(RNS) — The speakers at the Lincoln Memorial 60 years ago addressed a raft of issues: poverty, inequality, racial discrimination and the dream of racial harmony in America.
The most famous among them was the Rev. Martin Luther King Jr. But those gathered for the 1963 March on Washington for Jobs and Freedom also heard from several prominent civil rights leaders of the day, including John Lewis, the 23-year-old leader of the Student Nonviolent Coordinating Committee and later a longtime Georgia congressman.
None of those giving speeches that day, however, were women.
Women weren’t entirely absent. Rosa Parks, the first lady of the Civil Rights Movement, gave words of welcome — 29 words, to be exact. Daisy Bates, an NAACP chapter president who strategized the integration of Little Rock, Arkansas, schools, delivered a few more. Renowned singer Mahalia Jackson sang.
But on the anniversary of the march this year, the absence of substantive speeches by women at what is considered one of the most famous political rallies in U.S. history is now getting a due corrective.
On Aug. 28, the civil rights organization Repairers of the Breach will host “She Speaks,” a mostly online assembly by and for women. The event is not the formal anniversary rally, which is planned for Sunday, Aug. 26, with civil rights leaders including Andrew Young, the Rev. Al Sharpton and members of King’s family.
“She Speaks” is intended to highlight the voices of women — and especially Black clergywomen — addressing many of the same issues that brought some 250,000 people to the Lincoln Memorial steps more than half a century ago: economic justice, fair wages, voting rights.
“I really feel that it’s important to be able to lift up women’s voices across the country to speak on the variety of issues currently facing this country,” said A. Kazimir Brown, executive director of Repairers of the Breach, founded in 2015 by the Rev. William Barber following the Moral Monday movement in North Carolina.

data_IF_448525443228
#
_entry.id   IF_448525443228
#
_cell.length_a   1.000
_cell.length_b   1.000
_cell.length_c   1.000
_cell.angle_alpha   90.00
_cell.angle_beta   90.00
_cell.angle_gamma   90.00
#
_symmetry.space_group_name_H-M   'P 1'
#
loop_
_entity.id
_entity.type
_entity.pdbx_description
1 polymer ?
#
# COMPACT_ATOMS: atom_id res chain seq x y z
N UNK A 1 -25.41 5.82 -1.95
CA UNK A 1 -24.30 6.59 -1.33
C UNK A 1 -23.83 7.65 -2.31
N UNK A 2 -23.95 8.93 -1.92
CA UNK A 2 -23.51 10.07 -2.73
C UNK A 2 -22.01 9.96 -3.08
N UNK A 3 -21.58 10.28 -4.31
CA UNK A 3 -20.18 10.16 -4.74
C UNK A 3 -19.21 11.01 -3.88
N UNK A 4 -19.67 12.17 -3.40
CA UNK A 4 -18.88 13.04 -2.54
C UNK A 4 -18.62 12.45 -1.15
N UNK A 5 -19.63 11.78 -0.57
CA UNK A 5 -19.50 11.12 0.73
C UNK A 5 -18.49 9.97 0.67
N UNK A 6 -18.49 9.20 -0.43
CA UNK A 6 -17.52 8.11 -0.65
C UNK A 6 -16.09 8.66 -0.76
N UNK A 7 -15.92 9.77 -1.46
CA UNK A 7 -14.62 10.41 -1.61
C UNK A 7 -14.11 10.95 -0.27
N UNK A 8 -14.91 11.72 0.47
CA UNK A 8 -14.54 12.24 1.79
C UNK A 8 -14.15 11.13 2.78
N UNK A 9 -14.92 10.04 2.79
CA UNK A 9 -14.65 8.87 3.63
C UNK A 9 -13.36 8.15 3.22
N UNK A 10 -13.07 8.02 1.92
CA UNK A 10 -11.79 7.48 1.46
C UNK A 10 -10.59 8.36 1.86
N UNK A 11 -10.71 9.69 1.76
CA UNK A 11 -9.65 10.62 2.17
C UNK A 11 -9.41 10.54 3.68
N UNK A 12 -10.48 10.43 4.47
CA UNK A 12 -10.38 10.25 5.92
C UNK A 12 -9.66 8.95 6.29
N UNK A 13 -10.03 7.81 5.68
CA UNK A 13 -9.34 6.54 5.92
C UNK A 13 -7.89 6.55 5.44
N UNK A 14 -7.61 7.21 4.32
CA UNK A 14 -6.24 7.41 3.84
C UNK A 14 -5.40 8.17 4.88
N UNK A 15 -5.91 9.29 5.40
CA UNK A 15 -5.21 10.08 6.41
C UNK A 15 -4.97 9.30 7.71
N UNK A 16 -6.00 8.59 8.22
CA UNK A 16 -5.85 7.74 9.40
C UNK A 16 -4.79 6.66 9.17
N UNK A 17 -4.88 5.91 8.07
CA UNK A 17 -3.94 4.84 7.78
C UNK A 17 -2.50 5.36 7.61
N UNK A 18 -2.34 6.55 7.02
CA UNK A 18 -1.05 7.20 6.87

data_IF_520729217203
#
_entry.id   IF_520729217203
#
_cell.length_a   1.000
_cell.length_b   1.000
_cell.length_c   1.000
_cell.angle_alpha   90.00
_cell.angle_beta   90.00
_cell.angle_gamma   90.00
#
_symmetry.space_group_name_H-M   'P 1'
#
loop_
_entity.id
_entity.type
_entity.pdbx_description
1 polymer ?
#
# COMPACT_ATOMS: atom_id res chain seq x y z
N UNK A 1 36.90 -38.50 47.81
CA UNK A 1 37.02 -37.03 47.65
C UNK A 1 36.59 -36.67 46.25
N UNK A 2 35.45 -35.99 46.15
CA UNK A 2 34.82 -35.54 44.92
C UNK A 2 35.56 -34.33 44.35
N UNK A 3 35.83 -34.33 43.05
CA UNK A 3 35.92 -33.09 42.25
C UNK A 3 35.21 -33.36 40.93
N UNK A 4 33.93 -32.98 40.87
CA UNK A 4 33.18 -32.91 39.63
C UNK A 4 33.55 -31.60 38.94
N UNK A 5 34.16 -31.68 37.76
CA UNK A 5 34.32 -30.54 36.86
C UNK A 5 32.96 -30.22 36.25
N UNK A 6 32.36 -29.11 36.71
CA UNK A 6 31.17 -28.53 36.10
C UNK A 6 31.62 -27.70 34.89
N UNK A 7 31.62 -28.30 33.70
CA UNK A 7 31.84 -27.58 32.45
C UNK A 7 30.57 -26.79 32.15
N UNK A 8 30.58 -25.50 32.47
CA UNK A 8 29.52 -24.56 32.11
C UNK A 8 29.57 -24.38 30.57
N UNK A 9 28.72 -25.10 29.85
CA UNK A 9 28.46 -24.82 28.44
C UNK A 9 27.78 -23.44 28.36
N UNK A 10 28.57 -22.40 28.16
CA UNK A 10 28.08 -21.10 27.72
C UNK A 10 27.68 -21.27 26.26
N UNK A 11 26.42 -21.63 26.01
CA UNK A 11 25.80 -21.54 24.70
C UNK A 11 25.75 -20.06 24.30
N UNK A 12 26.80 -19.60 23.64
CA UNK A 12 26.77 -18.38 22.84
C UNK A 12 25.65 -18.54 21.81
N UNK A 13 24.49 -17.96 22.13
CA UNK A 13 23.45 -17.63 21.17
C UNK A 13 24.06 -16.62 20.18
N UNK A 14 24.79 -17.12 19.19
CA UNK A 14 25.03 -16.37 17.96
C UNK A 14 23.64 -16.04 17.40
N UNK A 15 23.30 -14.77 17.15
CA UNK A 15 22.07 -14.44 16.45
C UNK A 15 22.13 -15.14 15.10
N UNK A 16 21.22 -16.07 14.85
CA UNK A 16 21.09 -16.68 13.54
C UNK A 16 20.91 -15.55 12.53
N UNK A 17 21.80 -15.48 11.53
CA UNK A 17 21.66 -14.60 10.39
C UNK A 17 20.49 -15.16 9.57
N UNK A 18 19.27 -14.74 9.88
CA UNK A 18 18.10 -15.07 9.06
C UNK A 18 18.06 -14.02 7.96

The lineup of speakers reflects the recent progress women have made in gaining the leadership religious bodies. The heads of United Church of Christ, the Disciples of Christ and the National Council of Churches — all women and all recently appointed or elected — will address the audience, some from the steps of the Lincoln Memorial and others online.
Joy Reid, the MSNBC host, will also speak, as will Black Voters Matter co-founder LaTosha Brown.
The emphasis will be not on women’s rights, but on reducing poverty, expanding health care access, protecting voting rights and ending racial discrimination — many of the same issues that echoed so forcefully in 1963.
The Rev. Hanna Broome said fighting for these issues is in her blood. Now in her late 40s, and a presiding elder in the AME Zion Church, as well as director of religious affairs at Repairers of the Breach, her life story is testament to the challenges poor people face.
Homeless and pregnant with twins at age 14, she had to drop out of school and find housing and a job. Broome found work layering sandwiches and frying french fries at Burger King, earning $4.25 an hour — the minimum wage in the late 1980s. But even that was hardly enough to feed a family of three in her native South Carolina. Her one saving grace during those tough years was that neither she nor her boys got seriously sick. “That literally would have wiped us out,” Broome said.
“I refuse to allow my grandchildren to have the same fight,” said Broome, who has three children and six grandchildren and in May earned a doctorate of ministry from Drew University. “So as long as there’s breath in me, I’m gonna be fighting.”
Women have made progress in most major Black Christian denominations where there are no longer doctrinal bars to ordained women in leadership. But structural inequality, especially among Black Americans, persists in the country, and the women at the rally want to focus on those. Among those issues: raising the federal minimum wage, now stuck at $7.25. (Nationally, about 68,000 Americans on average earned minimum wage in the first seven months of 2023, a New York Times analysis found.)
Other issues the women will speak to, according to the organizers, are the striking down of abortion rights by the Supreme Court, as well as affirmative action in college admissions and the erosion of fundamental voting rights protections.
The Rev. Shyrl Uzzell, the newly installed pastor of Greenleaf Christian Church in Goldsboro, North Carolina, said her congregation has accepted her leadership after Barber stepped down, after 30 years, earlier this summer to direct the Center for Public Theology & Public Policy at Yale Divinity School.
But Uzzell said she must still remind her congregants that being a part of a community is “more than coming to church on Sunday morning.” It also involves fighting for justice.
Uzzell, who is 67, is helping plan the Monday event. “We have to be concerned about the things that concern the community.”
(This story has been corrected in the fourth paragraph to reflect that Mahalia Jackson sang at the march but she did not sing the national anthem.)